Indianapolis sculptor and firefighter Ryan Feeney might one day become a reality television star. Feeney and fellow artist Donald Mee have completed the first season of Modern Day Blacksmith, currently being broadcast on WNDY Channel 23. (Catch a quick look or “sizzle” of the show here.) The producers have also filmed two episodes that will be pitched to A&E Australia, home to programs like Ice Road Truckers, Pawn Stars, and Duck Dynasty. If the show is a hit overseas, Feeney and Mee might become American household names like Phil Robertson and his fellow duck call enthusiasts.
- Photo by Jami Stall
Ryan Feeney's Peace Dove currently perches at the Indianapolis Central Library downtown.
The reality show offers just a glimpse at some of the sculptures and metal art that Feeney makes on a regular basis. After graduating from Miami University in 1996 with a B.F.A. in Sculpture and Graphic Design, he started Indy Art Forge. Initially known as Twisted Steel -- also the name, Feeney came to find out, of a Boston-based brass quartet -- his business creates intricate household items, including railings, bar tops and oven hoods. His talent really shines, however, in specialty pieces, including “Hope,” a life-size bronze sculpture of two children playing. The artwork was commissioned by the now-closed Children’s Guardian Home when Feeney was a senior in college. It was an opportunity he almost passed up. A professor convinced him to pursue the project, noting that artists sometimes wait for years to create similar sculptures and get paid. Of the lesson he learned, Feeney says, “Don’t be afraid to get into something, [even if] you’re not sure how you’re going to do it. The Peace Dove started that way.”
The Peace Dove is a recently completed sculpture that was commissioned by Sheriff John Layton, whose goals include making Indianapolis safer for all its citizens, especially with regard to gun violence. The 600-pound sculpture is made up of anywhere from 1200 to 1500 gun parts -- Feeney lost count -- and currently calls Central Library its home. The sheriff was in favor of melting down seized guns, which were weapons that had been used in crimes, sometimes ending in murder, and having Feeney incorporate them in a cast art piece. Feeney, however, preferred to keep the guns in their original form to create a kind of collage. “If you melted them down, [the sculpture] wouldn’t catch your eye the way it does now,” he explains.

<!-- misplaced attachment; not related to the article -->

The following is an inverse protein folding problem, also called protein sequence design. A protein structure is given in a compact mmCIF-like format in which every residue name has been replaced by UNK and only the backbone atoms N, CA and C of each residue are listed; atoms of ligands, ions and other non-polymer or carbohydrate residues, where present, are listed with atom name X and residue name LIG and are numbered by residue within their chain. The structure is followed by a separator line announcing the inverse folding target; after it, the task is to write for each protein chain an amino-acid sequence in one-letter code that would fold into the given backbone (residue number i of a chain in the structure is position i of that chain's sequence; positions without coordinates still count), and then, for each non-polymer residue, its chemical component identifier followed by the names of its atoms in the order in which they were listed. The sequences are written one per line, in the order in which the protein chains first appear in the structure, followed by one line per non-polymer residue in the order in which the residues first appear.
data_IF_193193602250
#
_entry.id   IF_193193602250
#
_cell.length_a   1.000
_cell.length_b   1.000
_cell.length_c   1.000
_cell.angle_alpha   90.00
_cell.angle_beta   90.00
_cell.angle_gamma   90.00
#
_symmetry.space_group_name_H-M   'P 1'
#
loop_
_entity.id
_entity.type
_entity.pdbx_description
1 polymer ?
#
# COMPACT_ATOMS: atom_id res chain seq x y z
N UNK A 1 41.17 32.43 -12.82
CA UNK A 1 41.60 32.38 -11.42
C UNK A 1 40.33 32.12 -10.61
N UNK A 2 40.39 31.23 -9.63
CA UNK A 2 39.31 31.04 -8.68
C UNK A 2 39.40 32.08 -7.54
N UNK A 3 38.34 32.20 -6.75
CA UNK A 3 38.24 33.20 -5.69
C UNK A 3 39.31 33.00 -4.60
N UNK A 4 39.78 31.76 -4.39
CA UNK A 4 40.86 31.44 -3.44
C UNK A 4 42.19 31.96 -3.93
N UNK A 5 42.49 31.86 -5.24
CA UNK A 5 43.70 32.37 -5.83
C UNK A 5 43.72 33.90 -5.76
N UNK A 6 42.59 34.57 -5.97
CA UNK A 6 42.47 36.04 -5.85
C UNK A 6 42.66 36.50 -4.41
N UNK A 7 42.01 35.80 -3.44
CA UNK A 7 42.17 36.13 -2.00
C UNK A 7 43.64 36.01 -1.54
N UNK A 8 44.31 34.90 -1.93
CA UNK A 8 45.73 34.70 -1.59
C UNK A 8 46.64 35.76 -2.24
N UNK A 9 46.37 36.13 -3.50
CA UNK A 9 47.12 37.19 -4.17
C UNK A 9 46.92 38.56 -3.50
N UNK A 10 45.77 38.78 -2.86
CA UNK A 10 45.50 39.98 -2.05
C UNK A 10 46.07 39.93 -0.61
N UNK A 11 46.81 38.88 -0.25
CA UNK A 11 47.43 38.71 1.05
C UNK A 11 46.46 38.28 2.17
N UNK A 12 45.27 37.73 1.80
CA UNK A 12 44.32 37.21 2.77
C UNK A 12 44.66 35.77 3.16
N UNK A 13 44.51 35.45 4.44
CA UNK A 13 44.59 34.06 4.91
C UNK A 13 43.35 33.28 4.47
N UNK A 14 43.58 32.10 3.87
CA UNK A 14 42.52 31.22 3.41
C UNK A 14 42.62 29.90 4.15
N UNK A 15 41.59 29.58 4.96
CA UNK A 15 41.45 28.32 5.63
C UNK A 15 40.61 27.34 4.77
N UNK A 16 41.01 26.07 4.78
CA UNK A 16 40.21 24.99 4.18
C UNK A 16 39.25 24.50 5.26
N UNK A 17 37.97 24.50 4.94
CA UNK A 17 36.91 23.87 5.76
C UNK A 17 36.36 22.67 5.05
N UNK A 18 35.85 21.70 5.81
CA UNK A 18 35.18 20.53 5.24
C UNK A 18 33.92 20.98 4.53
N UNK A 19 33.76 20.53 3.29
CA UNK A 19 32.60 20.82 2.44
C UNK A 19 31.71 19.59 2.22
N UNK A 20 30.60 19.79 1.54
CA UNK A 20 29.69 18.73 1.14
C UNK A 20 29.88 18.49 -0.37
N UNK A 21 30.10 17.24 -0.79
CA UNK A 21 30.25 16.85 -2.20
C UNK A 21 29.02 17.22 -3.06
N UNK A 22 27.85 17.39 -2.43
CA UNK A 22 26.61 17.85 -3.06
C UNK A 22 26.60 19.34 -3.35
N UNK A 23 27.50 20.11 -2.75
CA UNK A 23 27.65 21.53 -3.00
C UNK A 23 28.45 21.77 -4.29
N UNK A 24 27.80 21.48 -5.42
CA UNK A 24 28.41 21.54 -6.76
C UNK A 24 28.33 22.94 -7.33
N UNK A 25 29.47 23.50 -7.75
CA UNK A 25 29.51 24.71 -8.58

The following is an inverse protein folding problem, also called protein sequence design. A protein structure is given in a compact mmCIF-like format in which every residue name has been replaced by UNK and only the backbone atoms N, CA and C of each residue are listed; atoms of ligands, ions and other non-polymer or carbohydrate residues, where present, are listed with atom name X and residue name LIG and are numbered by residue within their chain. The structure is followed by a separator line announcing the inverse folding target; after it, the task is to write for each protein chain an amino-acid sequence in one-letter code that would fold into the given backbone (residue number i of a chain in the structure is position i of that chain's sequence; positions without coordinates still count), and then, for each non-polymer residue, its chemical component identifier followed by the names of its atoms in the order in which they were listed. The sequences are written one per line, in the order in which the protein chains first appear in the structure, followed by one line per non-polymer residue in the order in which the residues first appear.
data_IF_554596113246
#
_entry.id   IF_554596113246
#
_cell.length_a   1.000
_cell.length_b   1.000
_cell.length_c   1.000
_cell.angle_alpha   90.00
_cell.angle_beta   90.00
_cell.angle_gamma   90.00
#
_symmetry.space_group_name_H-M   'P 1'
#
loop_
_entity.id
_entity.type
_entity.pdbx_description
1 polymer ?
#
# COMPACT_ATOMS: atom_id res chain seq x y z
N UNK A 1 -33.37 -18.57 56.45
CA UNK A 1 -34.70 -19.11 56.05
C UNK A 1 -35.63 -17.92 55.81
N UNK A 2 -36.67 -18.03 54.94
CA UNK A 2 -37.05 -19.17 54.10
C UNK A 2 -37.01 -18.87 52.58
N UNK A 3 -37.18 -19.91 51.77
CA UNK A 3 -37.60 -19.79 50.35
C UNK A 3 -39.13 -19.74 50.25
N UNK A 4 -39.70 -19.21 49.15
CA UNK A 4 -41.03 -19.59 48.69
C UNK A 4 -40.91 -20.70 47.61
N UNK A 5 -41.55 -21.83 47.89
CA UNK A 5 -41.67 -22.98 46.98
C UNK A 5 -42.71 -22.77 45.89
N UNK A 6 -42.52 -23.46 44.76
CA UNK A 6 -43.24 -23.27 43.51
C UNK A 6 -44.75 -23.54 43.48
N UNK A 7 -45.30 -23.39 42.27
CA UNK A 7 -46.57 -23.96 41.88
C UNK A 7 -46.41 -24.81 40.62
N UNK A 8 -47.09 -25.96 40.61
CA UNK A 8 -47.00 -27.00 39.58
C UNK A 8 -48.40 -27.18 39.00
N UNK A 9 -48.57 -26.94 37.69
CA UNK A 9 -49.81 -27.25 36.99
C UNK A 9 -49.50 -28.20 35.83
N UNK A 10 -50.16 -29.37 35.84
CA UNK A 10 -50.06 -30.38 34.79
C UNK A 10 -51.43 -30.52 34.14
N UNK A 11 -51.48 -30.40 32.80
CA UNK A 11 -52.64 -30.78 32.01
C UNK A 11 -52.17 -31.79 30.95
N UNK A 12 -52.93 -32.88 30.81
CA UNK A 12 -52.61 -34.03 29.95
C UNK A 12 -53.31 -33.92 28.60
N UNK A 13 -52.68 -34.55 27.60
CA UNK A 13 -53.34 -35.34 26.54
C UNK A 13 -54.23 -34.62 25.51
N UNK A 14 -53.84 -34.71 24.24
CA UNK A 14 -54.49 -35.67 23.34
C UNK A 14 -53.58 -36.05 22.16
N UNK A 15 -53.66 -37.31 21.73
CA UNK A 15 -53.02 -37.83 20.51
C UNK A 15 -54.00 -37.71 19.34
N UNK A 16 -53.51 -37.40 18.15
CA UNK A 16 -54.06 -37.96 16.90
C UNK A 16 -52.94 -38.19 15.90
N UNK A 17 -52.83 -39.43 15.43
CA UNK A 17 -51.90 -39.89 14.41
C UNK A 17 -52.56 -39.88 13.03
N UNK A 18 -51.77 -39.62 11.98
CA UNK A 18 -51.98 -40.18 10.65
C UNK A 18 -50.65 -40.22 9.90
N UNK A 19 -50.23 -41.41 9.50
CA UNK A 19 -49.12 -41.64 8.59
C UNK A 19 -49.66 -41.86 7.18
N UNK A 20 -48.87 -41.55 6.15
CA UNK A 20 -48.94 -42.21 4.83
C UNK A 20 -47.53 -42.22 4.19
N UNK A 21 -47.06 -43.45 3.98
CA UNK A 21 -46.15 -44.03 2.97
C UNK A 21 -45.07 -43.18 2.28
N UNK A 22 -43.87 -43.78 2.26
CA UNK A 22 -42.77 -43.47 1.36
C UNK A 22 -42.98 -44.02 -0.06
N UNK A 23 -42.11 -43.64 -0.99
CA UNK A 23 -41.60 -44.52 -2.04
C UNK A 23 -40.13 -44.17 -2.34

Feeney originally created a smaller-scale version of the dove -- also known as a maquette -- that portrayed the dove with one wing aloft and over its body. That design did not work for the finished piece, due to its size and eventual weight. As it is, Feeney had to cut the dove’s beak off to fit the piece in the library’s freight elevator. The sculpture is definitely worth close investigation, especially to see details like the olive branch that was made from a WWII-era Russian rifle with a bayonet. “It was a fun piece to do,” Feeney says.
- Photos by Jami Stall
Countless confiscated firearms comprise Ryan Feeney's Peace Dove, which was created as a memorial for victims of senseless gun violence.
At the same time that Feeney was starting Indy Art Forge, a faith-based group called The Indianapolis Ten Point Coalition was also getting its start. In 1998, then-Mayor Goldsmith contacted the Boston Ten Point Coalition to talk about their success with addressing violence in the community, given Indianapolis’ high homicide rate. As a result, a group of ministers started the local ITPC.